Editor’s Note: The following dispatch is part of our coverage of the Cork Film Festival. For more information on the festival visit corkfilmfest.org or follow the Cork Film Festival on Twitter at @CorkFilmFest.
What a queasy start to the day was Halley, Sebastián Hoffman’s starkly realist body horror that observes the deathly decay of a living man with morbid curiosity. He, played with indescribable sadness by Alberto Trujillo, is in essence a zombie, a label the film takes care to avoid (though a soundtrack listing lets it slip). Offering an interesting counterpoint to the equally excellent Harold’s Going Stiff, Hoffman’s film is resplendently dark in both its imagery and its approach; though not without its share of jet-black comedy, Halley stares death and disease direct in the face, using its character conceit as a means to engage with the unavoidable truth of life. Squirmish shots of wounds, oft-populated with various larvae, are grim and gruesome in the extreme, visualising our inevitable creep toward demise with disgusting deft. Hoffman here has horror held to the peak of its possibilities, invigorating one of the genre’s most outmoded monsters with tremendous emotional weight and impressive existential breath. It’s extraordinary. Full review here.
The Nic Roeg retrospective continued next with Bad Timing, which transpired to be an apt title indeed: released in 1980, a few months too late to take advantage of Hollywood’s habit for indulging auteurist efforts, it fell prey to the same backlash as the likes of Heaven’s Gate and Cruising. Here’s where the benefit of retrospect makes itself most clear, allowing us to enjoy the film free from its clouded context. Again displaying his deftness in creative casting, Roeg centres the movie on Art Garfunkel, whose dour psychology professor is an appropriate cipher for the psychosexual musings that constitute Yale Udoff’s unsettling story. As ever, Roeg’s editorial style is elliptical and alarming, smashing scenes together to immensely disorienting effect; indeed, such is the disorientation here that it almost seems too much, blending past and present to excessive extents. It’s nought but a stunning sleight of hand, however: Roeg’s revisionary last act is a gut-punch powerhouse, sure to leave no jaw unfloored.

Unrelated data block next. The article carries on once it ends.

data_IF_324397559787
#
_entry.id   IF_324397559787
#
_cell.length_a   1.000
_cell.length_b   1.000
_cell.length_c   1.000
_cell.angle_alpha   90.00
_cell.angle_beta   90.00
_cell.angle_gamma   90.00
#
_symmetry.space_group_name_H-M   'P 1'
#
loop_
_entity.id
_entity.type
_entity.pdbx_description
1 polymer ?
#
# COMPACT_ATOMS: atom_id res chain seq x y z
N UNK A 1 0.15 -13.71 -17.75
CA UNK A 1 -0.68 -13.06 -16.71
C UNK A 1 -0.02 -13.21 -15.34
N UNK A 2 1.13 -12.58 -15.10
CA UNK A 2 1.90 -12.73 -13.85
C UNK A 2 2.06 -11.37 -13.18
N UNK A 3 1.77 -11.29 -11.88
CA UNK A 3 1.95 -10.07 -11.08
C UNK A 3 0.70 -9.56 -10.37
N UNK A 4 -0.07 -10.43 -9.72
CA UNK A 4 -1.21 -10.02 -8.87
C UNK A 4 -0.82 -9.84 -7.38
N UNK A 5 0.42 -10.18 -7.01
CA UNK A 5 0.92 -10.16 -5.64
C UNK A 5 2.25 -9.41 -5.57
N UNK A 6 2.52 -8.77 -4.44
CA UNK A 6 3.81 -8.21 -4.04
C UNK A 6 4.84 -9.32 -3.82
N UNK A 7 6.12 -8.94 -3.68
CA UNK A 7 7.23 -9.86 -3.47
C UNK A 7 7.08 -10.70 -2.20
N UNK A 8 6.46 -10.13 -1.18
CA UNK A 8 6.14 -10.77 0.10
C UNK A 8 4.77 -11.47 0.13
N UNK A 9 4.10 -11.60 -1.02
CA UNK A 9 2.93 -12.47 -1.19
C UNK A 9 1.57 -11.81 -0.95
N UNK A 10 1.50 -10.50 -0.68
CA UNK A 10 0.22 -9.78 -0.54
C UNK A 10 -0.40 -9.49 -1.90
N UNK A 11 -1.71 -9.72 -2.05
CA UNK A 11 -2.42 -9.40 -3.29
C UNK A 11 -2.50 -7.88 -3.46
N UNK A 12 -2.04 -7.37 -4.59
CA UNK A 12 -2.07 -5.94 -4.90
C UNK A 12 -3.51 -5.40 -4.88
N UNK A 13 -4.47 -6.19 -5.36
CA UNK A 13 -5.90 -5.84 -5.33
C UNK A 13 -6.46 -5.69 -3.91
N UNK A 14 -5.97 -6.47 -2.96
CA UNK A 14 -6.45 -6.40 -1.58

The first of two Québécois directors to play Cork for the second consecutive year in 2013, Denis Côté returns to the festival with Vic + Flo Saw a Bear. It says less about the new movie’s content than its predecessor Bestiaire that this one is positively commercial by contrast. And yet there’s more in common between the two than might meet the eye on first sight: the earlier movie was a dialogue-free documentary simply observing animals as they room about their zoo home, letting them speak for themselves; the new one, albeit a narrative feature, does much the same for humans. Ex-con lovers living deep in the countryside, the eponymous women play host to Côté’s slow-burn drama, which unassumingly amounts to an alarming study of the extent of human cruelty, and with it our capacity for kindness. Deliberately denying his audience details, the director both strengthens and weakens the film: much as his approach may essentialise emotion, it’s disarming to a point of dispassion. With their story so reduced to scenic ciphers, Vic and Flo can’t help but feel the same themselves.